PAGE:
Ethiopia has been dealing with protests since November 2015. Around that time, the government had made the controversial decision to expand the municipal borders of capital city Addis Ababa into farmland of the Oromia region. Oromia is the largest of the nine ethnic regional states in the country. Opposition leaders and activists believe that the expansion would be used for land grabs and would displace rural farmers. The government decided to retract the plan in January and claimed that they have the situation under control. But human rights groups are telling a different story: the Ethiopian government has supposedly been violently suppressing the peaceful protests, with as many as 200 casualties since November.
The government retracted the “Addis Ababa Integrated Development Master Plan” on January 12 and said that the initial chaos has calmed down. Human Rights Watch reported that while the protests have slowed down, the Ethiopian government has been violently suppressing the Oromia region. They interviewed 60 protesters and witnesses in the Oromia region from December to January. According to locals, policemen have carelessly fired into crowds, done mass roundups, killed during arrests, and used torture. There was a troubling occurrence on January 10th when security forces threw a grenade at students at Jimma University in western Oromia and stored dormitories. There was another incident on February 12 when forces fired on a bus coming from a wedding and killed four people.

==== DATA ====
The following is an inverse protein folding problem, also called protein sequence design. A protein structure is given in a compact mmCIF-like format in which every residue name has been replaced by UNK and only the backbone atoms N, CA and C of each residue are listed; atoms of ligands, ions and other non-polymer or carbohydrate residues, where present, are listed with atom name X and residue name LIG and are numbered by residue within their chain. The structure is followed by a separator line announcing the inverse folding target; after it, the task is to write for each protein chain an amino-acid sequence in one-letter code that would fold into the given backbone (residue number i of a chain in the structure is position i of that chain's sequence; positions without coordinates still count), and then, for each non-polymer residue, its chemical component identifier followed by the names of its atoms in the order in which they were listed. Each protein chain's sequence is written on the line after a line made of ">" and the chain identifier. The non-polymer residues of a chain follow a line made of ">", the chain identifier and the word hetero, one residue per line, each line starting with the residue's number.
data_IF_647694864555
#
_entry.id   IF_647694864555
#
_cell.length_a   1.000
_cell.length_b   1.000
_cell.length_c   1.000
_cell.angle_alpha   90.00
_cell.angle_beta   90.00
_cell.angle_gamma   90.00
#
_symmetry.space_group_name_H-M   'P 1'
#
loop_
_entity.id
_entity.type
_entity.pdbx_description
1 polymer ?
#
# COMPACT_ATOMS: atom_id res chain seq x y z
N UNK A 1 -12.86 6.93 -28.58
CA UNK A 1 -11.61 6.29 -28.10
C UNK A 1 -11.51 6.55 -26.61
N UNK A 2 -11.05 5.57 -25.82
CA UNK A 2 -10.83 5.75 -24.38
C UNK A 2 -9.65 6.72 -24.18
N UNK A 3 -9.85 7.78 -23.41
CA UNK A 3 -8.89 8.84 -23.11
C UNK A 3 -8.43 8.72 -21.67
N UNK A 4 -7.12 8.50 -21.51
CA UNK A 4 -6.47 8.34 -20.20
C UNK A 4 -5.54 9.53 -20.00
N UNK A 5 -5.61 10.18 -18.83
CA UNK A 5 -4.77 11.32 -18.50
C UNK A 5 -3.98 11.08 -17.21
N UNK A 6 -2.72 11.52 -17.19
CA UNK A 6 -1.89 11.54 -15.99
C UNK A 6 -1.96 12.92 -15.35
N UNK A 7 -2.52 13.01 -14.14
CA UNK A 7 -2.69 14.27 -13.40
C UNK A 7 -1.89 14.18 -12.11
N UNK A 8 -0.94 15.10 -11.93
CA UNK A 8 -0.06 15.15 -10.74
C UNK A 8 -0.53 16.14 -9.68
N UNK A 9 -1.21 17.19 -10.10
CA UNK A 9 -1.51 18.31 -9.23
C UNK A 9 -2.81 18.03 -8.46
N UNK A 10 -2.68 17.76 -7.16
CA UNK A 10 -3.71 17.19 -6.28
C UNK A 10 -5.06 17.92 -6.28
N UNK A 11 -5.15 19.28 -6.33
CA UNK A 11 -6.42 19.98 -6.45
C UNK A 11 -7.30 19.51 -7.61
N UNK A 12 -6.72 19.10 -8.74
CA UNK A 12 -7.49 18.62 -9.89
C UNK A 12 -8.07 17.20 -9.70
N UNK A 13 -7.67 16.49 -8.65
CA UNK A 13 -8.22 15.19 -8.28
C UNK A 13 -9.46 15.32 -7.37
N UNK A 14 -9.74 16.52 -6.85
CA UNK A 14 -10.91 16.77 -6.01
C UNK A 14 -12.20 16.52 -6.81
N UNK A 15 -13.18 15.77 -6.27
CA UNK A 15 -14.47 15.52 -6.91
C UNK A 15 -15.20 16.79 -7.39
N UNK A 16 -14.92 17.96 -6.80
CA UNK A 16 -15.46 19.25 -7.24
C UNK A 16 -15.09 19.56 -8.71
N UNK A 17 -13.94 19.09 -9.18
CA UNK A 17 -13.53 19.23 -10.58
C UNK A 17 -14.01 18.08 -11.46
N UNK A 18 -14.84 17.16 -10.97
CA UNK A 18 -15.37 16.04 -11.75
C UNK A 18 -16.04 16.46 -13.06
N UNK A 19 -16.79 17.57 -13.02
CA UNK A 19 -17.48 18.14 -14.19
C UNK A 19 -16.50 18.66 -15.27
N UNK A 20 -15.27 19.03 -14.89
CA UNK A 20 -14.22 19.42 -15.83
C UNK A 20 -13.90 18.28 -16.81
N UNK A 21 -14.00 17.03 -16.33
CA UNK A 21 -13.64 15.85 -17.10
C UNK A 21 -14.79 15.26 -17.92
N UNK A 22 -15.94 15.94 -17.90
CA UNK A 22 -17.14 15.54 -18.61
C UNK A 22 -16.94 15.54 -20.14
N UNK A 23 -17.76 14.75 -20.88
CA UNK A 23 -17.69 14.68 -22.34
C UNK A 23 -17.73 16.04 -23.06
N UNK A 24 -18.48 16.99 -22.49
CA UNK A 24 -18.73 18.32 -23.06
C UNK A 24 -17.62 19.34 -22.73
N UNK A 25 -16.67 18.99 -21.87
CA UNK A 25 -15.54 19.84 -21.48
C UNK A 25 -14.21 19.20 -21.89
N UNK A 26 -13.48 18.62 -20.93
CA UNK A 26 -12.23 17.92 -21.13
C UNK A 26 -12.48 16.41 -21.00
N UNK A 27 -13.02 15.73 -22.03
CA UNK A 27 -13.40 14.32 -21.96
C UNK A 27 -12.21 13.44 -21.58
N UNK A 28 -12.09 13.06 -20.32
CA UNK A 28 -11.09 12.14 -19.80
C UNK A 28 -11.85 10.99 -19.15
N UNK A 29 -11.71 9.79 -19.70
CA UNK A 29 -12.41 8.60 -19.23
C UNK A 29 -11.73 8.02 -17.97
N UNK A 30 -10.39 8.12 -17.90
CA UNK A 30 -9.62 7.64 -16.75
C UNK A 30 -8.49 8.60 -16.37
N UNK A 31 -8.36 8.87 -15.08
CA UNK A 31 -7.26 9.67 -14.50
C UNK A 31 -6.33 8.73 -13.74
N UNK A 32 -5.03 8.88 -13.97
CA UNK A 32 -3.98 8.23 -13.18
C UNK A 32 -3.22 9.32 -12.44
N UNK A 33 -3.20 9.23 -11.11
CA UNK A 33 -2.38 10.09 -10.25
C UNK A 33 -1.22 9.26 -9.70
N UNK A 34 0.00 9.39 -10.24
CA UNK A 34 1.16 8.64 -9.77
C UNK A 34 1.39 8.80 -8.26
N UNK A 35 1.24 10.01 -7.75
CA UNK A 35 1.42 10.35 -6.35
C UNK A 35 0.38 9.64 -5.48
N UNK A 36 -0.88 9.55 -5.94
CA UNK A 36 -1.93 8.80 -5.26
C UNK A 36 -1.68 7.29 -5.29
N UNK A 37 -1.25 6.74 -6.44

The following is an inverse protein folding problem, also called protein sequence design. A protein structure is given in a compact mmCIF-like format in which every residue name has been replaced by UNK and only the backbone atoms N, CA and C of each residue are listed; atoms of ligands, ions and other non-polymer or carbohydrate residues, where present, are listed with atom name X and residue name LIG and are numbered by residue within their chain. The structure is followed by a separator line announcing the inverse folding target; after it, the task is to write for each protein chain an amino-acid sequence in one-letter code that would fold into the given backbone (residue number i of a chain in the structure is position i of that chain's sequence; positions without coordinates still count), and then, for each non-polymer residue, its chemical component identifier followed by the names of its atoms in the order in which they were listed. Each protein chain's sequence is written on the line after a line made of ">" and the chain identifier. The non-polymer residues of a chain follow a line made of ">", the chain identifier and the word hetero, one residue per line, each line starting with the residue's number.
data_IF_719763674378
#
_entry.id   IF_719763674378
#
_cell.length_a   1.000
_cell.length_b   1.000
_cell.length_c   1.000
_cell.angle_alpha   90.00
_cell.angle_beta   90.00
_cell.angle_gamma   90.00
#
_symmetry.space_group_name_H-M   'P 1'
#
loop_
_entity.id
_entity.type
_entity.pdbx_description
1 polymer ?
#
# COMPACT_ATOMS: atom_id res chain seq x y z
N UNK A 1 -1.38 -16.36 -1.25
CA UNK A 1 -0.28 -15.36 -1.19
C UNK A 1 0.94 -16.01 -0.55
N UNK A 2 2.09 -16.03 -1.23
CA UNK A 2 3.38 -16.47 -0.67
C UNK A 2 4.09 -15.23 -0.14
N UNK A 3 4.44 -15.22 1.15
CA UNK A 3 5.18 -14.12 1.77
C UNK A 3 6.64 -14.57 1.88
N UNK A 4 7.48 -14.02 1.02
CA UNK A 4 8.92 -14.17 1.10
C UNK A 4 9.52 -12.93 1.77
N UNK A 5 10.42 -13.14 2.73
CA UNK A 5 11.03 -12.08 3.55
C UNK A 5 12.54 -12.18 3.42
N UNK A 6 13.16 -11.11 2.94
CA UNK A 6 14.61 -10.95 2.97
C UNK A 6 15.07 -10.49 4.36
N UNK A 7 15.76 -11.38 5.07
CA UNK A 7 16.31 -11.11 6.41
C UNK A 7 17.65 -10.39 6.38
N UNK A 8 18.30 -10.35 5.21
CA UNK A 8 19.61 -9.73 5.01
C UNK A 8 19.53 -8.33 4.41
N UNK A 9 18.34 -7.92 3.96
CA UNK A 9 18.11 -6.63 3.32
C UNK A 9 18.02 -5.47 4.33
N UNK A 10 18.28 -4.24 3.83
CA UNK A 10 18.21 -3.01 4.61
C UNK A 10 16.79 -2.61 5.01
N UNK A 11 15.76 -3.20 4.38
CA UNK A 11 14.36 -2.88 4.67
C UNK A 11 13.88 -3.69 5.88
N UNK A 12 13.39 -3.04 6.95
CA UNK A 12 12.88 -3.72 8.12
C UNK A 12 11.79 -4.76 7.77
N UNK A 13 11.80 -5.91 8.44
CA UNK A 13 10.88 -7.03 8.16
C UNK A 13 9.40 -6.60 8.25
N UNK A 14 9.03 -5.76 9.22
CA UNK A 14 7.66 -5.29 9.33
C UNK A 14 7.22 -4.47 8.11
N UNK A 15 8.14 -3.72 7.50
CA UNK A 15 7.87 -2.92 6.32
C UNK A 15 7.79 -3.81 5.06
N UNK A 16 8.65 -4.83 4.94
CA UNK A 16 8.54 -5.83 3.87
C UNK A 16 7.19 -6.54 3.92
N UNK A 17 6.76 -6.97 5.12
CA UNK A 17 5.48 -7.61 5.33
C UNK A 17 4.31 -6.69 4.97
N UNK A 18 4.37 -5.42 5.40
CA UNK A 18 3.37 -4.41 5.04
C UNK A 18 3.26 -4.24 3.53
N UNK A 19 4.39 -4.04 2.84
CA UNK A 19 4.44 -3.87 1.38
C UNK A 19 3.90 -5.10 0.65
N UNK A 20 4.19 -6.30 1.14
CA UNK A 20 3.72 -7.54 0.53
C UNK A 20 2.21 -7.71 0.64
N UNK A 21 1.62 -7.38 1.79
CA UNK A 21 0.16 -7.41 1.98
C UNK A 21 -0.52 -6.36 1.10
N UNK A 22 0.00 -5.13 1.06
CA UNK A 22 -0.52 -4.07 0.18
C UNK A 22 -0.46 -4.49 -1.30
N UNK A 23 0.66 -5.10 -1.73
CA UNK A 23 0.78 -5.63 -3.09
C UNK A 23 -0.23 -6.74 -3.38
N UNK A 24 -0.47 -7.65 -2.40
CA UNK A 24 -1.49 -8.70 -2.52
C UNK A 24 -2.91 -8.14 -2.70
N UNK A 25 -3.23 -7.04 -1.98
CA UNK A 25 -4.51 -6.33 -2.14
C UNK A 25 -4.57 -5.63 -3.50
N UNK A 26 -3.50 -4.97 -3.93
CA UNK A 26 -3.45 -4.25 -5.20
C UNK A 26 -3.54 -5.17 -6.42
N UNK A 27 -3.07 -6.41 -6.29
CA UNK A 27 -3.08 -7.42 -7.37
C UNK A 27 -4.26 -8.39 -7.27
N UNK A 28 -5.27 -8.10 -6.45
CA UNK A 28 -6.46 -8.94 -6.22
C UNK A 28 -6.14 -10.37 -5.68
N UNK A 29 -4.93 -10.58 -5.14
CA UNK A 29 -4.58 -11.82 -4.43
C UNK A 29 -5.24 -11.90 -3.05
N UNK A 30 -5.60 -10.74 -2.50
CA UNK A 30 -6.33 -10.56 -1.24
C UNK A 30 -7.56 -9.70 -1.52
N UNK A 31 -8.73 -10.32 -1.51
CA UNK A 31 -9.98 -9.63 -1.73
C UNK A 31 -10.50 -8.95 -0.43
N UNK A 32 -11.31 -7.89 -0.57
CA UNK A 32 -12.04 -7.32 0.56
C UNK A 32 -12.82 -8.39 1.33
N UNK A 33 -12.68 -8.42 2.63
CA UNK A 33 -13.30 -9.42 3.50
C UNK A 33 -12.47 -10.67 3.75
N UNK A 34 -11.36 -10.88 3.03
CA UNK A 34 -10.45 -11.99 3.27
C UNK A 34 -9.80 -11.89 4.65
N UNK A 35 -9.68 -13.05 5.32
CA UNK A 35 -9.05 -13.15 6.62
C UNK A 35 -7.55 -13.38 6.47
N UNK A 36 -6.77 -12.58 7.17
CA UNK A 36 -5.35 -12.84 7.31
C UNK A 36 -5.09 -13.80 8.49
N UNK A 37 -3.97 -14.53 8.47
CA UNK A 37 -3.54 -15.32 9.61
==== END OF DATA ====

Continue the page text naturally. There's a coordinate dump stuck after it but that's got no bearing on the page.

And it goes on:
“Flooding Oromia with federal security forces shows the authorities’ broad disregard for peaceful protest by students, farmers and other dissenters,” said Leslie Lefkow, deputy Africa director at Human Rights Watch. “The government needs to rein in the security forces, free anyone being held wrongfully, and hold accountable soldiers and police who used excessive force.”
A history of disagreement
Oromo politician Merera Gudina said that the issue goes beyond these incidents. He added that people in the Oromo community feel discriminated against and marginalized within the nation. Gudina feels like his people are left out of cultural activities and important national decisions. The Oromia region speaks a different language than the rest of the country; the region’s main language is the Oromo language, while the official language of Ethiopia is Amharic. And while the Ethiopian economy as a whole has been growing, many in Oromia are still poor. This is not the first time that people from the region clash with the central government. In 1973, Oromo nationalists created the Oromo Liberation Front (OLF) to fight for their rights against the Ethiopian Empire. It has been outlawed as a terrorist organization by the government.
“Until the Oromo’s get their proper place in this country I don’t think it [dissent] is going to go. The government wants to rule in the old way; people are resisting being ruled in the old way,” Gudina said.